Between 1789 and 1800, Alexander Hamilton reached the pinnacle of his political and military careers. For the first few months of George Washington’s presidency, Hamilton privately advised him on how to establish an American government under the Constitution. Then, in September 1789, Hamilton formally joined Washington’s cabinet as the first secretary of the treasury. Hamilton became the architect of the country’s financial system, promoting American goods and economic independence, managing government debt, proposing taxes, creating a customs service, and establishing a system of paper money. Upon his resignation in January 1795, Washington offered one of his highest compliments: “In every relation, which you have borne to me, I have found that my confidence in your talents, exertions and integrity, has been well placed.”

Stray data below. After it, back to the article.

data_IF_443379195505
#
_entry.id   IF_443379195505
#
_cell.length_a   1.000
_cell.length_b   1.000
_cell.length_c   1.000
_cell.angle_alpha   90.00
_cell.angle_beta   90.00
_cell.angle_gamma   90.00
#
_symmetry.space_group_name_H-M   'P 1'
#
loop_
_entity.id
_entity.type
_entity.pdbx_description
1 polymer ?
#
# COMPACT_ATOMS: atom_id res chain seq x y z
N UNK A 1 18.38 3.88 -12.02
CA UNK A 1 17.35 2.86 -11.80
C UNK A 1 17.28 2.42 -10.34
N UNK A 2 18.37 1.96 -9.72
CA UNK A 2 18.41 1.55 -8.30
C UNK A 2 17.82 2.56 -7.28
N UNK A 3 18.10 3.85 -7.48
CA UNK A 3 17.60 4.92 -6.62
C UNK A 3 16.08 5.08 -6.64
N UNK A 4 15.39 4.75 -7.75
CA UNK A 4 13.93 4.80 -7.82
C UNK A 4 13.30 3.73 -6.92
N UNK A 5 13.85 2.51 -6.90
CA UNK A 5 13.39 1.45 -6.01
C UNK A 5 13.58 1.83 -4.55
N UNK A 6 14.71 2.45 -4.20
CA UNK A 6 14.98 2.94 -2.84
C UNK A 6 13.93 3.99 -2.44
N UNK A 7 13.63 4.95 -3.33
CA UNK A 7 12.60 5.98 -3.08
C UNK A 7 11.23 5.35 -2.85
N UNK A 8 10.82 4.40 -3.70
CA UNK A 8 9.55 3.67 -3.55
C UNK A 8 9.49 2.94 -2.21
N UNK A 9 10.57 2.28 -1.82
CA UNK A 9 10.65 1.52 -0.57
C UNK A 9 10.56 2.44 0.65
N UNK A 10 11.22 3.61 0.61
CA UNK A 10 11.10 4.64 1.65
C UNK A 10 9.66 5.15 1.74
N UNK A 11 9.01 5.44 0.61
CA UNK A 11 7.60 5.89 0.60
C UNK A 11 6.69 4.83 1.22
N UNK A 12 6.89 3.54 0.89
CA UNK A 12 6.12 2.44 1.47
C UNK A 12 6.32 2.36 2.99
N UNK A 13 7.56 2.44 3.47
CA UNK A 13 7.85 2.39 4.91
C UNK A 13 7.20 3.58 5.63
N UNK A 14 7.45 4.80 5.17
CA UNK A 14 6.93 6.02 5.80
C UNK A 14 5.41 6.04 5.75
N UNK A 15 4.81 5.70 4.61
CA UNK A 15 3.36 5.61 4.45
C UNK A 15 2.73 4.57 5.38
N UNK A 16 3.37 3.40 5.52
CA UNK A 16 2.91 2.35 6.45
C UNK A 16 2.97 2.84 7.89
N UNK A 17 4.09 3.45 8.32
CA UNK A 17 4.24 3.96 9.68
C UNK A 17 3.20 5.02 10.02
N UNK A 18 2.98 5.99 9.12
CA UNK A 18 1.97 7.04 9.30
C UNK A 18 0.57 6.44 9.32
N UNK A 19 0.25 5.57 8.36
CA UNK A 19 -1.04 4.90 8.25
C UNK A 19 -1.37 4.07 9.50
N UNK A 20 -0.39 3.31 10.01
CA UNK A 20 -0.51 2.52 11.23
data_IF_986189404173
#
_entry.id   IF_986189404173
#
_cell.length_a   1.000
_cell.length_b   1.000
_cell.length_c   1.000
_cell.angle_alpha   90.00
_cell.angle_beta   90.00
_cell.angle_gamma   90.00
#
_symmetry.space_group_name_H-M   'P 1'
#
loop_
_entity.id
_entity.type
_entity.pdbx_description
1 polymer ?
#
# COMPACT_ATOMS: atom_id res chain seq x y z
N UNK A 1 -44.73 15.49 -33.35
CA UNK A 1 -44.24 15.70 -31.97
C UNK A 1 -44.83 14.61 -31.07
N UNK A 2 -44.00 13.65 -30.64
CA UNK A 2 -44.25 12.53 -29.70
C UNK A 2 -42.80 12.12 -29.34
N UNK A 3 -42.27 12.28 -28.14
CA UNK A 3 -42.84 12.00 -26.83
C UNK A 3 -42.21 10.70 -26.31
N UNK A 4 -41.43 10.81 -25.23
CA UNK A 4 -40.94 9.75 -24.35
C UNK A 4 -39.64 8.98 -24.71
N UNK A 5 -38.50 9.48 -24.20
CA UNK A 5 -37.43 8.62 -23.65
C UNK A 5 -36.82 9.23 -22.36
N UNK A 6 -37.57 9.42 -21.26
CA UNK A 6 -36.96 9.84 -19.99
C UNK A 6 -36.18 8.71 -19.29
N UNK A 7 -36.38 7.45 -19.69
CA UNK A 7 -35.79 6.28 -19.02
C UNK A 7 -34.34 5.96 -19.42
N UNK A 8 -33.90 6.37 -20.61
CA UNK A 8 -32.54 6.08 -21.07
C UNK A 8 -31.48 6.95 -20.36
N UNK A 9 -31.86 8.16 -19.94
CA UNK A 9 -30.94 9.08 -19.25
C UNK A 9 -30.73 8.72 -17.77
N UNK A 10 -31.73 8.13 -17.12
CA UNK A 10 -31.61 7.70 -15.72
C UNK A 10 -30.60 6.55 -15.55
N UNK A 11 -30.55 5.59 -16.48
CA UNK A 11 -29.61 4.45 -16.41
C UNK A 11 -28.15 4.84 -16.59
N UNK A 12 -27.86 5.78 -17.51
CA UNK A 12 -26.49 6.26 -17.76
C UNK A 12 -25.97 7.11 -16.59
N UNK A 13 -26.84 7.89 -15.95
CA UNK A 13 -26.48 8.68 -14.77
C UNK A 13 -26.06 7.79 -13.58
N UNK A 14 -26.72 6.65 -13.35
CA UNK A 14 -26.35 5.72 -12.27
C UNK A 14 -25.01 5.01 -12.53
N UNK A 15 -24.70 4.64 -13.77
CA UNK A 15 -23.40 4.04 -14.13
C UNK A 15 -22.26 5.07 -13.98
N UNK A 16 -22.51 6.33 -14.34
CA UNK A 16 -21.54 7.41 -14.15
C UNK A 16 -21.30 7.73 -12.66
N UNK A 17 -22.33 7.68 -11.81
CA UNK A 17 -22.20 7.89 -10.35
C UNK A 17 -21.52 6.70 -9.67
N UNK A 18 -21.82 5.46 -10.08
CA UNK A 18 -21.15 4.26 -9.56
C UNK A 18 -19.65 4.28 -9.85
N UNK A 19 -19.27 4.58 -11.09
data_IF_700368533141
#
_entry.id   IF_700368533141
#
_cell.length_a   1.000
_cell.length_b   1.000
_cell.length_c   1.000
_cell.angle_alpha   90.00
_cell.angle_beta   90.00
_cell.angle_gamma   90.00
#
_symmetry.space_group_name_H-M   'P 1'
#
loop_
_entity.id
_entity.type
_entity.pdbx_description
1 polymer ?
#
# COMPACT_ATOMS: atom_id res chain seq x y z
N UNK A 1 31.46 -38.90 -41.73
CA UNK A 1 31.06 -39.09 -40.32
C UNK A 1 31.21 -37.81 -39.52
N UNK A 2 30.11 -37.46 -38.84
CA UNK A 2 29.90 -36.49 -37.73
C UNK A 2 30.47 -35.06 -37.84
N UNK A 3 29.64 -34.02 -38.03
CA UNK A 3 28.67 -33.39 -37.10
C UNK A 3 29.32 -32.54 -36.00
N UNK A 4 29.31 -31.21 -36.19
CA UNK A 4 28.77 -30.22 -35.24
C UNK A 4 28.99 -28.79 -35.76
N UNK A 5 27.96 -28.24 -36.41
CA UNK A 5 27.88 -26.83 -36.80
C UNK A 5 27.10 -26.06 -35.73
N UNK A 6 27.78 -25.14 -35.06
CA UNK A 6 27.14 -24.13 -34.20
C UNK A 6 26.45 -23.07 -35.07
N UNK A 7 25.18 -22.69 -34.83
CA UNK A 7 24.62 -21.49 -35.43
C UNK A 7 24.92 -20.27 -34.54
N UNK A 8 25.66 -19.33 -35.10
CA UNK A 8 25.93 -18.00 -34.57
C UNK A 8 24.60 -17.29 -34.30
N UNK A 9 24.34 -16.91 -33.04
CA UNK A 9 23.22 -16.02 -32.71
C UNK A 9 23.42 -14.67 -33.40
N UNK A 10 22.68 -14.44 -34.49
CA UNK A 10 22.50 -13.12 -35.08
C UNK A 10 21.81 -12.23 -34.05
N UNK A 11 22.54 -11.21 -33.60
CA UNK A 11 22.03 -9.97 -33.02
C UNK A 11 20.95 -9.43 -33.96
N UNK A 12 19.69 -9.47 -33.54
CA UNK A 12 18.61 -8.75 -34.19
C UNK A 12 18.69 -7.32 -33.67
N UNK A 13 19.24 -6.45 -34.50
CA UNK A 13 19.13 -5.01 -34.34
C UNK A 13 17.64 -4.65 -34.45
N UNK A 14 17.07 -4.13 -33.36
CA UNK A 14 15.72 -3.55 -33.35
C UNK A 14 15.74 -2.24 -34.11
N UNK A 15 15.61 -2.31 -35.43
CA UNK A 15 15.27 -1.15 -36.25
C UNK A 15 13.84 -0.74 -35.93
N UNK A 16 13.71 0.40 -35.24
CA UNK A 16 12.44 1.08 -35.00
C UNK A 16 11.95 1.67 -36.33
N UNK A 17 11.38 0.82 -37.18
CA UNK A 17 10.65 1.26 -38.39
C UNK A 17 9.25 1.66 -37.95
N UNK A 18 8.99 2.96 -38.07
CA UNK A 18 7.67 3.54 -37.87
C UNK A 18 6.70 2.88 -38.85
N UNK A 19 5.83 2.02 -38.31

Hamilton was pulled back into public service in July 1798 by the Quasi-War, an undeclared conflict with France over America’s neutrality and trade relations. He was commissioned the senior major general in the U.S. Army and second in command to George Washington, who, at sixty-six years old, deferred most of his authority to Hamilton. While organizing this new force, Hamilton attempted to introduce his own reforms, including establishing a permanent national army and a military academy. When tensions with France relaxed in the summer of 1800, he was honorably discharged from the army, bringing his military service to an end.